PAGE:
4) are paid too damned much to behave in the manner you have.

5) get paid too damned much, period.

The United States' wars overseas do not make sense to me.  A much better policy would be one of global non-aggression.  That option may not be available anymore.  I would strongly recommend exploring it.  Let the aggressors kill each other off and take no side in hostilities.  If you must take a side, provide humanitarian aid to the sides we support.  Heck, even offering humanitarian aid to the side we DON'T support would be universally positive karma.  But that avenue may be irrevocably closed to us.  Too bad.  We can afford to build a lot more hospitals and schools than we can tanks and bombers.  Hospitals and schools are cheaper.

The United States could be nearly energy independent with the vigorous support of alternative energy development.  Yes, the infrastructural demands of oil and coal are well developed.  So what?  Developing other technologies provides jobs, jobs, jobs.  Whether you're a Republican or a Democrat, building the job market is good for the economy, good for national morale, good for your constituency.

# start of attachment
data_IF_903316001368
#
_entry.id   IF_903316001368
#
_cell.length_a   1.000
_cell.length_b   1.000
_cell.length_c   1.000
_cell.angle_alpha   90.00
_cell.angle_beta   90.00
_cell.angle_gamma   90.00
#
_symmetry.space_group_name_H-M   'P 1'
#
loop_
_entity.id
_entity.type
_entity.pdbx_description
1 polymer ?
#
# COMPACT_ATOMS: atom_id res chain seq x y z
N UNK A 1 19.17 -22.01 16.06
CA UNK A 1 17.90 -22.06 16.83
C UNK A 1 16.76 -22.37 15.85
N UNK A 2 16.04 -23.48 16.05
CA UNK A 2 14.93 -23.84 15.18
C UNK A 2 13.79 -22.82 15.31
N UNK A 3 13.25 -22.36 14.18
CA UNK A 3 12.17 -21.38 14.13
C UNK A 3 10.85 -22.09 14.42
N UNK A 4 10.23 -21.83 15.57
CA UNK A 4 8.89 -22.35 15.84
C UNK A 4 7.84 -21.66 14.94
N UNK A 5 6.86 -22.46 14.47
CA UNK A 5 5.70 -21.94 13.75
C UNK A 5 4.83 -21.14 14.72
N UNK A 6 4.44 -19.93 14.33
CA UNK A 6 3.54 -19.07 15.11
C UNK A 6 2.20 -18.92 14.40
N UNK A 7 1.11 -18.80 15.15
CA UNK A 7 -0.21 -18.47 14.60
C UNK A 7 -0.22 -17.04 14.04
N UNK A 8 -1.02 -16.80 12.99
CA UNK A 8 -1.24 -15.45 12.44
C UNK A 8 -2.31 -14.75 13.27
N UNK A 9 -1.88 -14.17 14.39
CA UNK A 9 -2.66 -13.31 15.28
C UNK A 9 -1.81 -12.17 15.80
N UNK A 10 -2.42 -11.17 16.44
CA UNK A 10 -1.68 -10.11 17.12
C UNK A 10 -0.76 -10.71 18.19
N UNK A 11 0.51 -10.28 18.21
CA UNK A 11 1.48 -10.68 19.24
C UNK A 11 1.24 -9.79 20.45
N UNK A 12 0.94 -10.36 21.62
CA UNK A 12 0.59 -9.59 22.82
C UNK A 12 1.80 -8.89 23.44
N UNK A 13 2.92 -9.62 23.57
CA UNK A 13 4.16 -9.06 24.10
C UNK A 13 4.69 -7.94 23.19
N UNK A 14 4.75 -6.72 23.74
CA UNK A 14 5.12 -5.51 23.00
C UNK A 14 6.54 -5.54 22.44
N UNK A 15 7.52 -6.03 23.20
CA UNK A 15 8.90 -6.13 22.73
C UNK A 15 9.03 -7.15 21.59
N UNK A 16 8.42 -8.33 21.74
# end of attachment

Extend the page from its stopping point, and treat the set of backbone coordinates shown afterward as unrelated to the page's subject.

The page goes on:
So that's it.  I've had enough of the pack of you.  Obama is on his last term and as near as I can tell hasn't screwed up anywhere near as much as the bunch of you Congressmen, so I won't bother him.  But the rest of you, forget it.  Sign your time card...have any of you EVER had to work a real job that involved punching a clock?  I bet not.  You should try it.  Honest work with dirty fingernails and a satisfying fatigue at the end of the day.  Not flying a desk and bickering with other rich lawyers, something a bit more real than that.  Anyway: sign out, turn in your keys, and go home.  Your performance warrants dismissal, and it's time for you to go.

Saturday, October 12, 2013

Too Smart?

How much "smart" is too much smart in our luxuriously convenient panoply of personal technology?

Cellphones with so-called "smart" features - essentially a small computer that is easily carried around on one's person, a "smart phone" - have to have a certain minimum of capability in order to do what people want them to do.  Users want to be able to surf the Internet from anywhere, check email, take and upload photos to social media sites - all of that requires a fair amount of processing power.  Not as much as even a mediocre laptop, but a fair bit.  But these silly things also play games, offer sales discounts and tell you exactly where on the planet you are in relation to the sales.  Smart phones are indeed pretty smart.